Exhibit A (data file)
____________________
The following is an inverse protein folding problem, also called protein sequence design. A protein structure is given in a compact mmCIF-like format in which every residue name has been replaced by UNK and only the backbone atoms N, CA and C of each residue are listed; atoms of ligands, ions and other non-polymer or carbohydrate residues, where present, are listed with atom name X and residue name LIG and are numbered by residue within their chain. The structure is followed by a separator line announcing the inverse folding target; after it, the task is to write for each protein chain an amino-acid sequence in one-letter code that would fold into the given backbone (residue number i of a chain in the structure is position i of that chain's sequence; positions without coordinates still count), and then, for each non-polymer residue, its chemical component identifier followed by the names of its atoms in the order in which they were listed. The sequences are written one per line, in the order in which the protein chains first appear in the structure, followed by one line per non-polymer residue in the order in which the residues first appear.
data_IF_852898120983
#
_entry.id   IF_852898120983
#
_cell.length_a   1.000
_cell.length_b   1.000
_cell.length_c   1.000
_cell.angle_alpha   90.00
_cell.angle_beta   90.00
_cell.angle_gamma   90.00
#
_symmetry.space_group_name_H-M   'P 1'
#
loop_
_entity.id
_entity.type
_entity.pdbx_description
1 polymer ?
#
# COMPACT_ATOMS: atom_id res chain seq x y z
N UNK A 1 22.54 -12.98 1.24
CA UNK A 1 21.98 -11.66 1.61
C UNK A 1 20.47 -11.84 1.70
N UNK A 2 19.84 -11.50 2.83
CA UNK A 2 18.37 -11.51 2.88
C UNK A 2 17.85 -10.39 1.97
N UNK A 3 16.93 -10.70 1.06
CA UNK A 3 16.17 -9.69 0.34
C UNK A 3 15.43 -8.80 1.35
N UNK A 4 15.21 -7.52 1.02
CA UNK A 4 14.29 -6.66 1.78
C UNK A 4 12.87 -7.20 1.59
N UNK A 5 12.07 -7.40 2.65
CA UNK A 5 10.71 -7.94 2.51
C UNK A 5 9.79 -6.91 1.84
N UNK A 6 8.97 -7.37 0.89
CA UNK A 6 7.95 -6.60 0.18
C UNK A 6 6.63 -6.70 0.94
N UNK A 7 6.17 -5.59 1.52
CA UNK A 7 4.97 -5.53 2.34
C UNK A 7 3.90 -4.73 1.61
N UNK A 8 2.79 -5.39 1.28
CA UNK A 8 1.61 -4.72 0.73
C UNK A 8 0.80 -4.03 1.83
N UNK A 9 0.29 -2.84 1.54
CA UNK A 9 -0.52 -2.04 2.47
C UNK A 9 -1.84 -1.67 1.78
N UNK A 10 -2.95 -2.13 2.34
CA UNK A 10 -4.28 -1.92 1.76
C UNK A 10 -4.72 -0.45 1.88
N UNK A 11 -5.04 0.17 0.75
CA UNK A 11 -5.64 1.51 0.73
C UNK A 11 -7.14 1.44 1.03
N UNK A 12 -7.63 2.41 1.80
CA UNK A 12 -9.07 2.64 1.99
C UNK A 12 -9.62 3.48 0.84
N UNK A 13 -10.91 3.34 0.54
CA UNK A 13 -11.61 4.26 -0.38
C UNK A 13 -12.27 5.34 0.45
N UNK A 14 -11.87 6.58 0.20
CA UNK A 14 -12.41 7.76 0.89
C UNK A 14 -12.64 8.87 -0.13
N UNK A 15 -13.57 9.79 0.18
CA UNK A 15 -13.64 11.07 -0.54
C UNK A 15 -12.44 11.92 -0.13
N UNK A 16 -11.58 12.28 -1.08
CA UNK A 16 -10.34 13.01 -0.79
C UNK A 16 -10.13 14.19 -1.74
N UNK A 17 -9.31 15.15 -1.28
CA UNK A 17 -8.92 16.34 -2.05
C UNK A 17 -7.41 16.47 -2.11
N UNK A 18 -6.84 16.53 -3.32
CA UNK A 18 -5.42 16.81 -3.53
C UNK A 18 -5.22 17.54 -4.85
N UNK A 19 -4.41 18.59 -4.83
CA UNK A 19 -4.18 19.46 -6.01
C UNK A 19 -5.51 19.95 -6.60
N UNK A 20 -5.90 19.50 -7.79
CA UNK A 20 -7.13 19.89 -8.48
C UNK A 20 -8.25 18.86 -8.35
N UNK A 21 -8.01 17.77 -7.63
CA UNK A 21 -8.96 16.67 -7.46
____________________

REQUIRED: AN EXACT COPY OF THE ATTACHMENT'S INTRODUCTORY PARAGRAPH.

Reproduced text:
The following is an inverse protein folding problem, also called protein sequence design. A protein structure is given in a compact mmCIF-like format in which every residue name has been replaced by UNK and only the backbone atoms N, CA and C of each residue are listed; atoms of ligands, ions and other non-polymer or carbohydrate residues, where present, are listed with atom name X and residue name LIG and are numbered by residue within their chain. The structure is followed by a separator line announcing the inverse folding target; after it, the task is to write for each protein chain an amino-acid sequence in one-letter code that would fold into the given backbone (residue number i of a chain in the structure is position i of that chain's sequence; positions without coordinates still count), and then, for each non-polymer residue, its chemical component identifier followed by the names of its atoms in the order in which they were listed. The sequences are written one per line, in the order in which the protein chains first appear in the structure, followed by one line per non-polymer residue in the order in which the residues first appear.